Benjamin Graham is one of the most successful value investors of all time and he also has given us some freaking amazing quotes throughout his life! I have written quite a few posts on Benjamin Graham and maybe you can even call me a bit of a fanboy, so why not keep the train going with some of my favorite Benjamin Graham Quotes!
“You must never delude yourself into thinking that you’re investing when you’re speculating.”
This is one of the most important rules of value-investing! You need to create your own checklist of what is important in a stock and stick to that checklist.
Make sure that all of your investments are backed with great quantitative and qualitative analysis, but never based on speculation alone!
“Buy not on optimism, but on arithmetic.”
This is very similar in meaning to the quote above, but make sure that your analysis is financially based and not just based off of opinions, news articles and speculation – stick to the numbers! The numbers can get you very far, especially if you’re utilizing a great tool like the Value Trap Indicator!
“Individuals who cannot master their emotions are ill-suited to profit from the investment process.”
This is so important as an investor. You need to know your risk tolerance before you even start to invest. If you are the type that is going to sell when things get tough then you might need to avoid investing altogether, or potentially find a way to invest and never look at your account.
If you’re the type that will sell when your investments are cut in half, like the S&P 500 did in 2008, then you’re going to be an awful investor. You need to be able to stomach that pain and hold on because you will reap the rewards, just as those that didn’t sell in 2008 did and they’re now sitting at more than double the S&P 500 price BEFORE the market cut in half. The stock market is very volatile – you need to be prepared for it!
“Buy when most people, including experts, are pessimistic, and sell when they are actively optimistic.” and “The market is a pendulum that forever swings between unsustainable optimism (which makes stocks too expensive) and unjustified pessimism (which makes them too cheap). The intelligent investor is a realist who sells to optimists and buys from pessimists.”
I am combining these two together because they are very similar in summary – buy from those that are pessimistic about the market or a particular company and sell to those that are optimistic.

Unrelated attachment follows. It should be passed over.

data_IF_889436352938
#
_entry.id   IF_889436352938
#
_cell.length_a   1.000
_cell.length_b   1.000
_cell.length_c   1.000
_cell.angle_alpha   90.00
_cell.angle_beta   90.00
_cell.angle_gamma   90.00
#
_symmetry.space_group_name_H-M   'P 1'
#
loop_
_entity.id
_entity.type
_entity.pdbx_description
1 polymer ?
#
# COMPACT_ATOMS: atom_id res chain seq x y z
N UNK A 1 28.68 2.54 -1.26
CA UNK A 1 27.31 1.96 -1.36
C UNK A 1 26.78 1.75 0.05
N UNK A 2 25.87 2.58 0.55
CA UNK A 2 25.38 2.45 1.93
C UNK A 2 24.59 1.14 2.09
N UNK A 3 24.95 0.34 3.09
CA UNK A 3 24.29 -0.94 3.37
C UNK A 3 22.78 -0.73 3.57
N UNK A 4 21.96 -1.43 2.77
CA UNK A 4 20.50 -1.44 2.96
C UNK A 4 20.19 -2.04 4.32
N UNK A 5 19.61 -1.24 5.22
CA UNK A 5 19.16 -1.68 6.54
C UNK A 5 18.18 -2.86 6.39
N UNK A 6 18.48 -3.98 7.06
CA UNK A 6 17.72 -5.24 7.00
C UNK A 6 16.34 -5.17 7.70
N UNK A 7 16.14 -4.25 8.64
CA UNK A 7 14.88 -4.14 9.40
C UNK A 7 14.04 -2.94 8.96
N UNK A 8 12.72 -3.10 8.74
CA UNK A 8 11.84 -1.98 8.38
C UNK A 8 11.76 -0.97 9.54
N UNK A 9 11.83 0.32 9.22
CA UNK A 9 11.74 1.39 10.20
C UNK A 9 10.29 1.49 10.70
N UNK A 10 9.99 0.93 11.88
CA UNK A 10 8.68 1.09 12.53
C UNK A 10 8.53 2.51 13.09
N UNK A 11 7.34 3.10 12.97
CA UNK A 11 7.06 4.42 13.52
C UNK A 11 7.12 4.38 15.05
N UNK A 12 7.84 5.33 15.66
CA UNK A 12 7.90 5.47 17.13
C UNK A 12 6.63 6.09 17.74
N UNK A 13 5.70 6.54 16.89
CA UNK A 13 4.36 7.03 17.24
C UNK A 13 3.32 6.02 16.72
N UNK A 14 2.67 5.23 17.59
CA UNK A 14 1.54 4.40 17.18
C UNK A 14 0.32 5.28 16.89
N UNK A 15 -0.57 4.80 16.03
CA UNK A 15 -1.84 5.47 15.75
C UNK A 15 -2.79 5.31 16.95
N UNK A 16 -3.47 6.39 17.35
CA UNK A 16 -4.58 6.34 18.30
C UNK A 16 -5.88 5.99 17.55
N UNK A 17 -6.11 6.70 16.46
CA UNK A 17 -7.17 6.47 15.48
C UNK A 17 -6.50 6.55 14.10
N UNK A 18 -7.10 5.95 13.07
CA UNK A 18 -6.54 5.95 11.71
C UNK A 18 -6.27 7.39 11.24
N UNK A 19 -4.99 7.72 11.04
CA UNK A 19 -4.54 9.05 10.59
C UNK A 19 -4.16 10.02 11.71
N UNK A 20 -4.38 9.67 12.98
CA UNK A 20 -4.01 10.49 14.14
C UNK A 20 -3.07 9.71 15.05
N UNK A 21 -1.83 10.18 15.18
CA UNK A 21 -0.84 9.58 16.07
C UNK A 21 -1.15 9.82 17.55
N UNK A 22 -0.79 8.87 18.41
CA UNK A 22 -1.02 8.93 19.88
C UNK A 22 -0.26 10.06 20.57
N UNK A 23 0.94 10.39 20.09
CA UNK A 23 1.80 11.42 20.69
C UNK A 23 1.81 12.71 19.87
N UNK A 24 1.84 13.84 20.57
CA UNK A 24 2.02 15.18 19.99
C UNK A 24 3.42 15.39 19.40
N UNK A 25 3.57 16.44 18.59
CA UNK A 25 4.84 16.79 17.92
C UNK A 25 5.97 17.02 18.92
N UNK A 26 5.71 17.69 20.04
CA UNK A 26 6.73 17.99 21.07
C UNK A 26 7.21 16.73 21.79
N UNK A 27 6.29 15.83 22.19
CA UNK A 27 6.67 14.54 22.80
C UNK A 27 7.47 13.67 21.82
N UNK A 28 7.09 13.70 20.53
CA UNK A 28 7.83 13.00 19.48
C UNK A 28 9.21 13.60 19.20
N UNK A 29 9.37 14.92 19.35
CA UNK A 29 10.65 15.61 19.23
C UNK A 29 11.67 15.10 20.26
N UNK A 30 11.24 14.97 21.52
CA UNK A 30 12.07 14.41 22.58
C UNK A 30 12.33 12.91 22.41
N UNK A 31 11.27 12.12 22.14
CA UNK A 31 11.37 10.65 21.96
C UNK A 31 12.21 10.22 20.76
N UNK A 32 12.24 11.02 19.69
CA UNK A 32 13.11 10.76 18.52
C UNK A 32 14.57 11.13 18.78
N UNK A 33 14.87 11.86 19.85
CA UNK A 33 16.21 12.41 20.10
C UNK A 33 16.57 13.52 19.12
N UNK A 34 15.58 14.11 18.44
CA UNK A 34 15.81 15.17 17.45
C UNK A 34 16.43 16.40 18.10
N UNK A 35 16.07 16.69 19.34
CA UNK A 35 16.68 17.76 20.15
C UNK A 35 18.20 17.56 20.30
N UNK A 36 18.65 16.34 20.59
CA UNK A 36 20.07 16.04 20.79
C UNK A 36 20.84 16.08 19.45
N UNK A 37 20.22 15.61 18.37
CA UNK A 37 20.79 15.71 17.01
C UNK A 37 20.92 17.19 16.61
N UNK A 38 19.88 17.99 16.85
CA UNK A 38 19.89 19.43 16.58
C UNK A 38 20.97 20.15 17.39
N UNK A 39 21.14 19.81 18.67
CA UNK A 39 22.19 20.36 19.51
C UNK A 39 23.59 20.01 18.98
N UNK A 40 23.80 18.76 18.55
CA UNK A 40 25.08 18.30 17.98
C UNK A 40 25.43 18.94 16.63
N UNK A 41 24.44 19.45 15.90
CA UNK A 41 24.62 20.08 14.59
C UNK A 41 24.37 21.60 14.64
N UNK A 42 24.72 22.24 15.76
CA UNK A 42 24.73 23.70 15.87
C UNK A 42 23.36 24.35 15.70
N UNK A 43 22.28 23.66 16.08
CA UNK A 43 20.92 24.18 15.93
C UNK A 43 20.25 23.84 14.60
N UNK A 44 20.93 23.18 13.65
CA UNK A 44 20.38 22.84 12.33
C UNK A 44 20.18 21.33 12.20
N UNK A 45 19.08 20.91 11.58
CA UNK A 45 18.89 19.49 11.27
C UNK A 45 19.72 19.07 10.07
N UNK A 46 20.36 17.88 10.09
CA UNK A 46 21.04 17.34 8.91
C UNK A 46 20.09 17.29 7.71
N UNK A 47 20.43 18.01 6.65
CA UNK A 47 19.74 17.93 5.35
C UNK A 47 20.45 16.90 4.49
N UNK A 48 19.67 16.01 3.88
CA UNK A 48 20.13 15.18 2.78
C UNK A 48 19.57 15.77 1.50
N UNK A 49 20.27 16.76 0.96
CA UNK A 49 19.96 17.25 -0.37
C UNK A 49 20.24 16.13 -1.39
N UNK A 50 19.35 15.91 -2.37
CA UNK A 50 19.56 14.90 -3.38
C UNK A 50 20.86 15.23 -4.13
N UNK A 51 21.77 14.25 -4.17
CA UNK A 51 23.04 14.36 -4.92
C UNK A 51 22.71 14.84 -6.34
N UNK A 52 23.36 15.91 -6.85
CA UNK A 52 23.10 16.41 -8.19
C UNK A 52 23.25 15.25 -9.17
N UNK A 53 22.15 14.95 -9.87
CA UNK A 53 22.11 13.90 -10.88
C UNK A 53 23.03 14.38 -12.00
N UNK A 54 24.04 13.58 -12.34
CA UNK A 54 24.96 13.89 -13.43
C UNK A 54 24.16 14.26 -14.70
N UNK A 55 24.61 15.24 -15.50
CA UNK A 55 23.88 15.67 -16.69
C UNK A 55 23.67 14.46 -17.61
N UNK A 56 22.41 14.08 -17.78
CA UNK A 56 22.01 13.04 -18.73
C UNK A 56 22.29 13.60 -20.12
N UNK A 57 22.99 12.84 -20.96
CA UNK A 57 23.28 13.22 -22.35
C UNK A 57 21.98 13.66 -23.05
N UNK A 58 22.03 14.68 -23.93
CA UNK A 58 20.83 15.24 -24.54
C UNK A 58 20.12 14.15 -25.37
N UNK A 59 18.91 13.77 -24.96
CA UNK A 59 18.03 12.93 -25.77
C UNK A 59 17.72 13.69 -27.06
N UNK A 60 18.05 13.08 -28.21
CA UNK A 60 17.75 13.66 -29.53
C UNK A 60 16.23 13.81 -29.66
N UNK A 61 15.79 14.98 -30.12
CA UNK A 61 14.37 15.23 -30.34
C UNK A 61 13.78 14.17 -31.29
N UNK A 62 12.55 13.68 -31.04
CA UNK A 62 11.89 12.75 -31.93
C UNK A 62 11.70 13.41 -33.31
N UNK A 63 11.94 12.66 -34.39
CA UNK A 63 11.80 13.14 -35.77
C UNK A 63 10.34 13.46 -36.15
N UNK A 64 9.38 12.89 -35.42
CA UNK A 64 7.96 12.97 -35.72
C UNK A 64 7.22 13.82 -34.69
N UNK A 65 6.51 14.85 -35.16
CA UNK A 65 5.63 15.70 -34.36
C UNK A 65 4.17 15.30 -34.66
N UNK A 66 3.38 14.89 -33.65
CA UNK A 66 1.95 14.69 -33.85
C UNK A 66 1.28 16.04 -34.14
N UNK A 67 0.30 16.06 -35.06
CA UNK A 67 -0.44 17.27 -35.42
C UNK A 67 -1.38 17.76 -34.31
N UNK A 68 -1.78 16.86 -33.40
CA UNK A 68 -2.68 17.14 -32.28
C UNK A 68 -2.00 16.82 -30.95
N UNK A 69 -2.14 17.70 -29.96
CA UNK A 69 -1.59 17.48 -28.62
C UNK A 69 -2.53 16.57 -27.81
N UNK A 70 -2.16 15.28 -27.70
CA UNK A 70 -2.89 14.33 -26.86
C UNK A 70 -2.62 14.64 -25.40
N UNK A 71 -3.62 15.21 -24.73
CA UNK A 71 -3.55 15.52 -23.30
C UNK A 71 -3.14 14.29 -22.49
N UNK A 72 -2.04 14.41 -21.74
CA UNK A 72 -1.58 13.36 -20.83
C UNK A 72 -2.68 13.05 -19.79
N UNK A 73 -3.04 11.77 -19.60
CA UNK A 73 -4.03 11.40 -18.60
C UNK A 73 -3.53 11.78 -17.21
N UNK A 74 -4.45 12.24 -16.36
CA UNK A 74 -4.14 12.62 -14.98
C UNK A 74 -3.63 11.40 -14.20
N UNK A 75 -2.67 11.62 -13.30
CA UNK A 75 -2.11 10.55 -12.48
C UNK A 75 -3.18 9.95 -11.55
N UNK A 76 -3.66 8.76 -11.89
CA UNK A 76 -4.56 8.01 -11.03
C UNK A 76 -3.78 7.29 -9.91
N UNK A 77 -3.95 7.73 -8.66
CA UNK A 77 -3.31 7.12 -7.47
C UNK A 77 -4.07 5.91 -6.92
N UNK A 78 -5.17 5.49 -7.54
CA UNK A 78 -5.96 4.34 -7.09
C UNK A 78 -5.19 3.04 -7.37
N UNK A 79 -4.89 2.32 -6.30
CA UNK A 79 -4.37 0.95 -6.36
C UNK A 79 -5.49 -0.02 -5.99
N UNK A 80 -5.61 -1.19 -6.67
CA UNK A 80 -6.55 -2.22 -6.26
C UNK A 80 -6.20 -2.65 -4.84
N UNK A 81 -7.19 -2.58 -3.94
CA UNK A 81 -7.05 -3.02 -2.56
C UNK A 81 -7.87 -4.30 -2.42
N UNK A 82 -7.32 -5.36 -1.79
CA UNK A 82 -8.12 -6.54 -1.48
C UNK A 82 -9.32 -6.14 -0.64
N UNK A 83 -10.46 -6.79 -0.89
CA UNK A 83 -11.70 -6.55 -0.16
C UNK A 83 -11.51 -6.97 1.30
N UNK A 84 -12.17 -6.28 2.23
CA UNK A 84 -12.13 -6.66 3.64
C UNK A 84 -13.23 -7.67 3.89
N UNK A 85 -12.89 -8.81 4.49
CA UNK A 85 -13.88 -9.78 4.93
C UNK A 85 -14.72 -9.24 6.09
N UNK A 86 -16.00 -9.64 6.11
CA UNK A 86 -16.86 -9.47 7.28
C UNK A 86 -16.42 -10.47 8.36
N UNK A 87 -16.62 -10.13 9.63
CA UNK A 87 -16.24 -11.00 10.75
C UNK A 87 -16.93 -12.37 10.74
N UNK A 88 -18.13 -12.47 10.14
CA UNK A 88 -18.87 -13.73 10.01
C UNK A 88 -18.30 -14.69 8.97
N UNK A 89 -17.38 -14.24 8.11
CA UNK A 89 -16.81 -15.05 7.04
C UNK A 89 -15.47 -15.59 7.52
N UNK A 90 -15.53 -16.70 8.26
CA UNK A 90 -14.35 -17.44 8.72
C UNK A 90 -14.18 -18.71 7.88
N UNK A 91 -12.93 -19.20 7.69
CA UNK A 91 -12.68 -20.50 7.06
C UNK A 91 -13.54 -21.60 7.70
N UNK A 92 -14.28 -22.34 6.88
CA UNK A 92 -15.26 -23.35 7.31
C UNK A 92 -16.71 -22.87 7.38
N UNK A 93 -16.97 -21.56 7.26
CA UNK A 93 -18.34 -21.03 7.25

In theory, a pessimist is likely going to be willing to sell at a lower price than the current value because they’re down on the future outlook, and the exact opposite is true about selling to optimists that might be willing to pay above the current value of the company.
In essence, your job is to stick to what is actually in front of you and evaluate each company for what it is. Try to think opposite of most investors so you can find that diamond in the rough.
“If you are shopping for common stocks, choose them the way you would buy groceries, not the way you would buy perfume. ”
Truthfully, I hadn’t heard this quote prior to reading a lot of these Benjamin Graham quotes from Awake the Greatness Within but I think this just makes so much sense and really hit home with me. I had quite a few takeaways from this:
- Brand doesn’t matter – don’t get caught up in buying the brand name of a stock
- Quality is the most important – if you think that off brand pop tastes the same as Coke, then you’re indifferent about the product, right? If you don’t think that they taste the same, then focus on the quality!
- If quality is identical, focus on price – if you think the off-brand pop tastes like Coke, buy the cheaper option!
- Buy for the future – Don’t be that person that goes to the grocery store everyday to get through the week. Take some time, make a list (do stock analysis), plan out what you need (identify your money goals) and then buy groceries (invest properly) to make sure that you don’t have check your inventory every single day.
“The best way to measure your investing success is not by whether you’re beating the market but by whether you’ve put in place a financial plan and a behavioural discipline that are likely to get you where you want to go.”
Along the same lines of above, your goals should be how you benchmark yourself rather than outperforming an index. Is it good to track how you do against an index? Yes, of course. But if you’re consistently beating the index by 2% every year it doesn’t matter if you’re still going to miss your goals!
You need to focus on your own, personal, goals. Nobody (or very few people) start investing as a game to “beat the market” – you start investing to set yourself up for financial freedom at a later date, and that’s what you need to stay focused on.
“The true investor will do better if he forgets about the stock market and pays attention to his dividend returns and to the operation results of his companies.”
This is one that I admittedly still have issues with at times because it’s so easy to open Yahoo Finance and see how my stocks are doing whenever I am “bored” throughout the day. It is so easy to focus on what the stock price is doing and make buy/sell decisions based off of that but you cannot let that dictate your portfolio!
You need to focus on the financials of the company and avoid buying the rumor, selling the news.
“To have a true investment, there must be a true margin of safety. And a true margin of safety is one that can be demonstrated by figures, by persuasive reasoning, and by reference to a body of actual experience.”
I think this is a fantastic one to end on and if you have ever listened to the Investing for Beginners Podcast then you know exactly why. Andrew and Dave always talk about “investing with a margin of safety; emphasis on the safety” and guess what – they’re not the only ones!!